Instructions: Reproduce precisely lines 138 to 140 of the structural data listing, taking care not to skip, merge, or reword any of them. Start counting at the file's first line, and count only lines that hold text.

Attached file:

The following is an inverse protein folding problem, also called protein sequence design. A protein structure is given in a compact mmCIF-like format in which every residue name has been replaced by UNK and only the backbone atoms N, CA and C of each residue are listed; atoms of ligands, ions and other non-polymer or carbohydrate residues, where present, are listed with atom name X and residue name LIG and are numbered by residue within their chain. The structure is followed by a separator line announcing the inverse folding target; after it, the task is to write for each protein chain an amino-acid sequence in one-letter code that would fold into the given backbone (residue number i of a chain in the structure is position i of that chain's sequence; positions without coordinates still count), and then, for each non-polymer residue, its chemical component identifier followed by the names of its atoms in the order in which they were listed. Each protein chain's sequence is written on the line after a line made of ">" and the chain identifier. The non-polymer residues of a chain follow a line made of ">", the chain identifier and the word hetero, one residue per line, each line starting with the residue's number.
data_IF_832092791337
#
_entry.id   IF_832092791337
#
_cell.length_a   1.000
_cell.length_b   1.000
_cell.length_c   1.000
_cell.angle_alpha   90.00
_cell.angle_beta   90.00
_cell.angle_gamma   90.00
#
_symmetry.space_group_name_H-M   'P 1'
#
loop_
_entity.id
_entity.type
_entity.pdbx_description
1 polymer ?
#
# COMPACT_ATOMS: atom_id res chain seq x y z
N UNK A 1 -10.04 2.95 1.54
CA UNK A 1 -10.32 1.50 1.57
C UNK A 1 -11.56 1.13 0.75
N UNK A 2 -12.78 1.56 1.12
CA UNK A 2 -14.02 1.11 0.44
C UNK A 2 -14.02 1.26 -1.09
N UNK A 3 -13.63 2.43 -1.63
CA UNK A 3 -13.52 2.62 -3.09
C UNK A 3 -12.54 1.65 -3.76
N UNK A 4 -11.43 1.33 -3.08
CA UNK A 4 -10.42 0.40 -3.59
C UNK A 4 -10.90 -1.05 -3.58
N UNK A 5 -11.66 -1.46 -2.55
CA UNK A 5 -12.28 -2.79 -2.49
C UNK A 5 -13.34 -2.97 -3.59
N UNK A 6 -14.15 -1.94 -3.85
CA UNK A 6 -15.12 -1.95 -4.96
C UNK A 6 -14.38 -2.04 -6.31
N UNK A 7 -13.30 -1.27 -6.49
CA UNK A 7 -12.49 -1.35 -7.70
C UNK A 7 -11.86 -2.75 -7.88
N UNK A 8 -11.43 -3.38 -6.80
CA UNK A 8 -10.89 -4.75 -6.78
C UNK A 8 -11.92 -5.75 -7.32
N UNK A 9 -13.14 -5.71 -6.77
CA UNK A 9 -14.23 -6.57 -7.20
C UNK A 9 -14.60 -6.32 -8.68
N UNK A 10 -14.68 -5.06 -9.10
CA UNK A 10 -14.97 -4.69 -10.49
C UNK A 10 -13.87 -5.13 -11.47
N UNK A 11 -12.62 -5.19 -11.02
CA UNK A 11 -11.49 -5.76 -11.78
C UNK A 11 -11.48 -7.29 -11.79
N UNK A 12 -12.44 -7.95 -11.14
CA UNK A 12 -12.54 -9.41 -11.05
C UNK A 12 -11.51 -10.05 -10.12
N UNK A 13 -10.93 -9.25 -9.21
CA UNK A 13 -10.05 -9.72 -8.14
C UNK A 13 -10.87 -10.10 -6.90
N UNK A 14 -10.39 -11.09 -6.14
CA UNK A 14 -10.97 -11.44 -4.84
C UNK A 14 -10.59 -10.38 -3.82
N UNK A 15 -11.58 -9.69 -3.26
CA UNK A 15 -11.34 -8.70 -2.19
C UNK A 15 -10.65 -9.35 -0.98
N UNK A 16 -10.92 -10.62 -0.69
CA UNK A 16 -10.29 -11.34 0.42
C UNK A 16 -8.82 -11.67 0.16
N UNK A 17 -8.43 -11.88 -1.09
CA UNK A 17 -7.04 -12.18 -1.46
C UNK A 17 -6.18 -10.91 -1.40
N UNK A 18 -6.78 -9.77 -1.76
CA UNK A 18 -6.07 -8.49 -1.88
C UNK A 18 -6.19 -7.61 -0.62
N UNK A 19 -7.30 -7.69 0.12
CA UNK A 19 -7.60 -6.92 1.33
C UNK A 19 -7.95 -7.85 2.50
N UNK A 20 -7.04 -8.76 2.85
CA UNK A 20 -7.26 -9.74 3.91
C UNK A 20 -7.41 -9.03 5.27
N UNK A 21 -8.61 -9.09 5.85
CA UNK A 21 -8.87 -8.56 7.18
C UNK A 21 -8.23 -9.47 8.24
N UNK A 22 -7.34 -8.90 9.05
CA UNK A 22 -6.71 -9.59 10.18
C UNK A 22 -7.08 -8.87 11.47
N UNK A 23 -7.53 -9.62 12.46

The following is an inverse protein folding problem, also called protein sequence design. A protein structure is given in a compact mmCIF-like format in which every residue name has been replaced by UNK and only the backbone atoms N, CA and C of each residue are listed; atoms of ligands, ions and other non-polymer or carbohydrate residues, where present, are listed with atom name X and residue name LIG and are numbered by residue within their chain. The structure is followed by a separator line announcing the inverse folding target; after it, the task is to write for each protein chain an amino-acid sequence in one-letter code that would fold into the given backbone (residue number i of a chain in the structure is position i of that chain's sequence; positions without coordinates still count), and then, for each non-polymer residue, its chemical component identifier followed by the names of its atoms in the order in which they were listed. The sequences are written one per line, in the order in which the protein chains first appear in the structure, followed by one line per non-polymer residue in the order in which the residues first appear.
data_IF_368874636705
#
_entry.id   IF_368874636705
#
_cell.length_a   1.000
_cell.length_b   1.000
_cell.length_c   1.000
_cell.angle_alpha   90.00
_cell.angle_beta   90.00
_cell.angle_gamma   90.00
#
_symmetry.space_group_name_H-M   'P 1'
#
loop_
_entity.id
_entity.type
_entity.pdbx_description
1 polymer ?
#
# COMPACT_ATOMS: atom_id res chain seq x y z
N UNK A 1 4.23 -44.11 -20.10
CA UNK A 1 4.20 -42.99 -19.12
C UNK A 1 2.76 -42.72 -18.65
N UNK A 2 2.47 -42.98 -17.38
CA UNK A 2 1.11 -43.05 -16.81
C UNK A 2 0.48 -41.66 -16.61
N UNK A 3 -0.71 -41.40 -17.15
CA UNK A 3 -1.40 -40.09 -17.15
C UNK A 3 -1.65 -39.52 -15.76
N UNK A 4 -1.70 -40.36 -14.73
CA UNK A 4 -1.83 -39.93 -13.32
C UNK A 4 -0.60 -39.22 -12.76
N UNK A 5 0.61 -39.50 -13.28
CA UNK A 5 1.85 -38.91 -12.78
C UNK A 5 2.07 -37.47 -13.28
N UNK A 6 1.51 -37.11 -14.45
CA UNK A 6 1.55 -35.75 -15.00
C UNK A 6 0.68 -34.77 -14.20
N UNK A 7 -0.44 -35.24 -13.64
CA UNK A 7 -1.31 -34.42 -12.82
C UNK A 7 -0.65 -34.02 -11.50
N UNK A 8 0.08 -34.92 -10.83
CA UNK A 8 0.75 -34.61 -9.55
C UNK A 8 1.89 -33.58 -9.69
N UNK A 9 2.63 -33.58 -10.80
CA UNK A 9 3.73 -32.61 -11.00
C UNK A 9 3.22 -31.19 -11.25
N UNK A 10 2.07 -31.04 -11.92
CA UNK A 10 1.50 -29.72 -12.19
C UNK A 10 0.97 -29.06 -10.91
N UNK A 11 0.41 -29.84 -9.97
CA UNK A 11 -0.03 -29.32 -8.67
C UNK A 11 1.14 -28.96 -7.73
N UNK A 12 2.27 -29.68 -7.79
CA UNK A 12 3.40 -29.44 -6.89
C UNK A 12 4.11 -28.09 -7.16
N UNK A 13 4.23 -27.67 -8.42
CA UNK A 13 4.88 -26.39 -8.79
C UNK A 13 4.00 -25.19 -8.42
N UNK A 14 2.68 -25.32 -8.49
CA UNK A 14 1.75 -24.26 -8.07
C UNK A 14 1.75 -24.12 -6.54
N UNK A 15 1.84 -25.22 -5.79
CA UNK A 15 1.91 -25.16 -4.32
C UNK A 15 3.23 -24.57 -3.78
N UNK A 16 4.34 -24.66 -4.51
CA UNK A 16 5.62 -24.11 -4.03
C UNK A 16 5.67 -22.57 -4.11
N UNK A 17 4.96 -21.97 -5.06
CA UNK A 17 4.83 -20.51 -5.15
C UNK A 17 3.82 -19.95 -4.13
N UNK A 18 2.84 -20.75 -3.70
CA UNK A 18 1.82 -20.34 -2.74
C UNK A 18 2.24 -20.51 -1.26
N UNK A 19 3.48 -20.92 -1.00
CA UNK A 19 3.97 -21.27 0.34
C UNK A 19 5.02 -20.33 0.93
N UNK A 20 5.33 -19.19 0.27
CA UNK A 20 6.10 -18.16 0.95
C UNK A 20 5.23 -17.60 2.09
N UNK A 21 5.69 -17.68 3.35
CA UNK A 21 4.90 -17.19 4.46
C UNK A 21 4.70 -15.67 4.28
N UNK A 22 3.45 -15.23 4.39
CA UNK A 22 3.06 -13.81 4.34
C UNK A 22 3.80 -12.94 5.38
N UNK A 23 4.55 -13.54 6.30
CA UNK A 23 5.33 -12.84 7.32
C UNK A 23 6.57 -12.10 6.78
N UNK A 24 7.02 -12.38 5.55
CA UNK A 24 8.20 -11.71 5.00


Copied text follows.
CA UNK A 10 1.50 -29.72 -12.19
C UNK A 10 0.97 -29.06 -10.91
N UNK A 11 0.41 -29.84 -9.97